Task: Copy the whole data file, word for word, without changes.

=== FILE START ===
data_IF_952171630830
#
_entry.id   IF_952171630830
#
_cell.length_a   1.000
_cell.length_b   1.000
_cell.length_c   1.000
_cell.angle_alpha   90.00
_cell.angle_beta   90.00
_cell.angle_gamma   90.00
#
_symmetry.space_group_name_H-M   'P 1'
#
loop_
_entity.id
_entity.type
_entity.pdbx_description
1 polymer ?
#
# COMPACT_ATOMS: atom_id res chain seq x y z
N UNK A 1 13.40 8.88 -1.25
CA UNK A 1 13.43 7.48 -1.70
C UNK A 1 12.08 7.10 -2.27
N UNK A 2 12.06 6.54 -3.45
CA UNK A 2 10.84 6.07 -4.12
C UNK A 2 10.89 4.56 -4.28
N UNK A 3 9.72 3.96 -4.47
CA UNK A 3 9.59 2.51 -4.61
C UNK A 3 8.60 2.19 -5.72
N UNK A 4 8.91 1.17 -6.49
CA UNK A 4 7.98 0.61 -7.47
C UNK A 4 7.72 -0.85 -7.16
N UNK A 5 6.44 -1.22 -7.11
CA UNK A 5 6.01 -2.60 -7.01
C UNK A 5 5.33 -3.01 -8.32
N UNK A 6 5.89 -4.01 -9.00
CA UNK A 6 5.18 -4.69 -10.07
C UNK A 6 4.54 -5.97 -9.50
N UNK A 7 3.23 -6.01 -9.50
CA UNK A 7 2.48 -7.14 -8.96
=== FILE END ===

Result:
data_IF_952171630830
#
_entry.id   IF_952171630830
#
_cell.length_a   1.000
_cell.length_b   1.000
_cell.length_c   1.000
_cell.angle_alpha   90.00
_cell.angle_beta   90.00
_cell.angle_gamma   90.00
#
_symmetry.space_group_name_H-M   'P 1'
#
loop_
_entity.id
_entity.type
_entity.pdbx_description
1 polymer ?
#
# COMPACT_ATOMS: atom_id res chain seq x y z
N UNK A 1 13.40 8.88 -1.25
CA UNK A 1 13.43 7.48 -1.70
C UNK A 1 12.08 7.10 -2.27
N UNK A 2 12.06 6.54 -3.45
CA UNK A 2 10.84 6.07 -4.12
C UNK A 2 10.89 4.56 -4.28
N UNK A 3 9.72 3.96 -4.47
CA UNK A 3 9.59 2.51 -4.61
C UNK A 3 8.60 2.19 -5.72
N UNK A 4 8.91 1.17 -6.49
CA UNK A 4 7.98 0.61 -7.47
C UNK A 4 7.72 -0.85 -7.16
N UNK A 5 6.44 -1.22 -7.11
CA UNK A 5 6.01 -2.60 -7.01
C UNK A 5 5.33 -3.01 -8.32
N UNK A 6 5.89 -4.01 -9.00
CA UNK A 6 5.18 -4.69 -10.07
C UNK A 6 4.54 -5.97 -9.50
N UNK A 7 3.23 -6.01 -9.50
CA UNK A 7 2.48 -7.14 -8.96